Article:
On Apr 23, 5:23 pm, Terry Reedy <> wrote:
    > Jeremy Banks wrote:
    > > Hi. I'm sure there've been debates about this before, but I can't seem
    > > to figure out what to search for to pull them up, so I'm asking here.

    >
    > > It seems to me that a lot of things could be made much easier if you
    > > could use primaries other than basic identifiers for the target of
    > > function definitions. For example, if attribute references were
    > > allowed I'd be able to do:

    >
    > >     def foo.bar():
    > >         return("I'm a method!")

    >
    > > If we wanted to get even more liberal (which I don't see as a bad
    > > thing, but I could see being found more objectionable by some), we
    > > could allow the use of anything that's a valid assignment target. For
    > > example:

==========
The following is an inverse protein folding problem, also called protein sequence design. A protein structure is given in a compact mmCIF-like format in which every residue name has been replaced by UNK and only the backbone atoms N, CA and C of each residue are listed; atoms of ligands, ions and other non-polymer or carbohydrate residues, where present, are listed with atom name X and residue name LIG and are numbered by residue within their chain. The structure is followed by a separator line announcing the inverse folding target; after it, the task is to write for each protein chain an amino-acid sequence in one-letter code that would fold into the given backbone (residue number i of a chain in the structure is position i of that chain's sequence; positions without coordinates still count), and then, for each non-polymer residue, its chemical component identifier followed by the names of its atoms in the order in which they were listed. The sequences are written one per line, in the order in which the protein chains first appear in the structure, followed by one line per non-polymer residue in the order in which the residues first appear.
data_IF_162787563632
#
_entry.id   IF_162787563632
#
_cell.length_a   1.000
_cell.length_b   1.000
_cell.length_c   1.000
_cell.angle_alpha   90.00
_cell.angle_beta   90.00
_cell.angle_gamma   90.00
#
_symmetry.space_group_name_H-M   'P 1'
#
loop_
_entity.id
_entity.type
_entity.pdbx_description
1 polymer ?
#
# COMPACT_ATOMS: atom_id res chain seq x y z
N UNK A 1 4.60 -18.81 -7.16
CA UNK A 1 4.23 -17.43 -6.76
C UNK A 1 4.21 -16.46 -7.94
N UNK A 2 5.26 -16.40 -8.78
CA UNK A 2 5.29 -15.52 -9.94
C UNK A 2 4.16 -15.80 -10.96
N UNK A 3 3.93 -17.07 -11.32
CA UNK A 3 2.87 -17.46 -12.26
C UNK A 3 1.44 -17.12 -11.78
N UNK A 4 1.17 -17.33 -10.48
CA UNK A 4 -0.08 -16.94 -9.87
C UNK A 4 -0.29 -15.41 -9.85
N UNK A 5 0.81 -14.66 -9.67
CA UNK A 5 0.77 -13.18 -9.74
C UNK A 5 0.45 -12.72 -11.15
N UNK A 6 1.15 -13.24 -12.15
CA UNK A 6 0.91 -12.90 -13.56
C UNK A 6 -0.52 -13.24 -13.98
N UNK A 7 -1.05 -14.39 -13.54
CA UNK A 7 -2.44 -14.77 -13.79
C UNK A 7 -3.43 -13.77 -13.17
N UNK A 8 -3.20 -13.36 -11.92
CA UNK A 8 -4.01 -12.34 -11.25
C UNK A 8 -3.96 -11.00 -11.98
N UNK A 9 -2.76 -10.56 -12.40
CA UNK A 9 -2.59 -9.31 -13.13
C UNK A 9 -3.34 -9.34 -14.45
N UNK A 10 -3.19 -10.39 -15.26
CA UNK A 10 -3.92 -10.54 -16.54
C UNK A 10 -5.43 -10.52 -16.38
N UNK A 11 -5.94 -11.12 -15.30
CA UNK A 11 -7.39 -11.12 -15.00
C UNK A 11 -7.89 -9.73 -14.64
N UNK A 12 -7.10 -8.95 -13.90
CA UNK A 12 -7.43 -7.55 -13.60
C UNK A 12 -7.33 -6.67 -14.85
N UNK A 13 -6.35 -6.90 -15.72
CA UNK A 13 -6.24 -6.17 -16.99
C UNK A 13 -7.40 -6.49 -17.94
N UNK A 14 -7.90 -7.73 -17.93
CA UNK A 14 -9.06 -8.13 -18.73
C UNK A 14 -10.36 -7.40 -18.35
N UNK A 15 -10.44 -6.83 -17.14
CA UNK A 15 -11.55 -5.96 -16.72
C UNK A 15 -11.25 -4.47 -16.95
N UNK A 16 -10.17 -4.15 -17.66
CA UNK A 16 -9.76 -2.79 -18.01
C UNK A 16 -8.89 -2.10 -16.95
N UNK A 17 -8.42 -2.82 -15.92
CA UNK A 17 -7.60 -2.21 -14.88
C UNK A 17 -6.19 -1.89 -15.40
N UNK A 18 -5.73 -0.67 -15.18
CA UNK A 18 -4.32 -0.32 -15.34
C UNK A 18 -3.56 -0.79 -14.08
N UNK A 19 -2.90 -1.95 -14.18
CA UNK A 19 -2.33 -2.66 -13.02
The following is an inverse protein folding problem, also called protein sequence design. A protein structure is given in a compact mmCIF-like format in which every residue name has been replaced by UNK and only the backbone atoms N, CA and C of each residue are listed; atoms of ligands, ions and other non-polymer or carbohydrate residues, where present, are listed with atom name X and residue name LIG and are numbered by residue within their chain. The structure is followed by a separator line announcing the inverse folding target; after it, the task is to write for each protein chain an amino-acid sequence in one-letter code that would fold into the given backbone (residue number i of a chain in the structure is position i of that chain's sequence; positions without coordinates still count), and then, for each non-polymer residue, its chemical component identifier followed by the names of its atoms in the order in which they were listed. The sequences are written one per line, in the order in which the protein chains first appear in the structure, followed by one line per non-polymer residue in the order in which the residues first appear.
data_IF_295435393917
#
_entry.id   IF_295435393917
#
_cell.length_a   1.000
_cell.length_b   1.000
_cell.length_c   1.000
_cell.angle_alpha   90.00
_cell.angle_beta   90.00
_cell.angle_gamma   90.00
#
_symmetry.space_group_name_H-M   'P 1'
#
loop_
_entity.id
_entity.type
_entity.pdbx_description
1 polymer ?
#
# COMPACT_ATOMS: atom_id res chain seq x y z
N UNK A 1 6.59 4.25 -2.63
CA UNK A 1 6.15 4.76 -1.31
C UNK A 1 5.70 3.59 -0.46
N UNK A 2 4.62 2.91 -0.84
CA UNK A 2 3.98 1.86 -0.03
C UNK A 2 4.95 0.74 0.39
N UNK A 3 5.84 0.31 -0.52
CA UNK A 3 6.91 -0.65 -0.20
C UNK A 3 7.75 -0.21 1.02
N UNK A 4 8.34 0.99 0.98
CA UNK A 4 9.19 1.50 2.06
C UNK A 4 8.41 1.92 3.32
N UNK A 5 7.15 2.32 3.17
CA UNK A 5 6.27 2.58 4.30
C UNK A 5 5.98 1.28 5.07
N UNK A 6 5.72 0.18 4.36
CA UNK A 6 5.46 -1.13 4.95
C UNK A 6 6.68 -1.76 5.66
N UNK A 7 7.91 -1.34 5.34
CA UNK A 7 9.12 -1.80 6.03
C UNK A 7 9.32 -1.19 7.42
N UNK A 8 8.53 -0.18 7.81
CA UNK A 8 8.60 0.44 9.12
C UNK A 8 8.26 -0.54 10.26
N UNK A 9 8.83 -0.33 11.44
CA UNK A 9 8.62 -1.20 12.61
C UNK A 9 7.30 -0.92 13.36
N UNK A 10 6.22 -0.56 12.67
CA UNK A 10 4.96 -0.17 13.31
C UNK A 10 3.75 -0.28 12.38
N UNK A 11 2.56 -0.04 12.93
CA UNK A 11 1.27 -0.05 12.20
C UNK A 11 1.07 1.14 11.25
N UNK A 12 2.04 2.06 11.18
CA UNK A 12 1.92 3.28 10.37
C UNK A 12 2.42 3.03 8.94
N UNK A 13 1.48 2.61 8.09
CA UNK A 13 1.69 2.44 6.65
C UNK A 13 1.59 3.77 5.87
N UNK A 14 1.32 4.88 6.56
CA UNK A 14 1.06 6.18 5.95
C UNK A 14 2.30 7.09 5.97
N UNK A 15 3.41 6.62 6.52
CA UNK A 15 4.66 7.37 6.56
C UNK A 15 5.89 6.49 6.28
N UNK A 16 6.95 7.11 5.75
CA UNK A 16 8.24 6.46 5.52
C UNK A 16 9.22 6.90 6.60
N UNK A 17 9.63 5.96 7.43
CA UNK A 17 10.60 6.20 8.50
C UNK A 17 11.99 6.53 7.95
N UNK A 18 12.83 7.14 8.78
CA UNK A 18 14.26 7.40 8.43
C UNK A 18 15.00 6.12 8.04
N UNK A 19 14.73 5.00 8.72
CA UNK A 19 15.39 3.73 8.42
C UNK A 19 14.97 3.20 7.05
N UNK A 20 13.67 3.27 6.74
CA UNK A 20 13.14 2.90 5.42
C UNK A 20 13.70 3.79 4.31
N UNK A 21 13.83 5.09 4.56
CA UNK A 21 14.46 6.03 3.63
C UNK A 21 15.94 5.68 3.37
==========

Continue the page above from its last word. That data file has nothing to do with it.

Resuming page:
>
    > >     def foo["bar']():
    > >         return("I'm a function referenced in a mapping object!")

    >
    > > In this case I could see there being a problem in that there's nothing
    > > to get the function's __name__ from, but that doesn't apply for the
    > > first example.

    >
    > > Many uses of this may not be Pythonic, but I'm sure there are many
    > > that are. It just feels like an arbitrary restriction, preventing
    > > users from doing something that may be useful.

    >
    > > Any feedback or direction to previous discussion on the subject would
    > > be appreciated. Thanks!

    >
    > There has been some discussion on py-dev and perhaps python-ideas, but I
    > cannot remember any specifics as to why Guido was unpersuaded/negative.
    >
    > If one regards
    >
    > def name(params): body
    >
    > as syntantic sugar for a (somewhat hypothetical) assignment statement
    >
    > name = make_func('name', "params", "body")
    >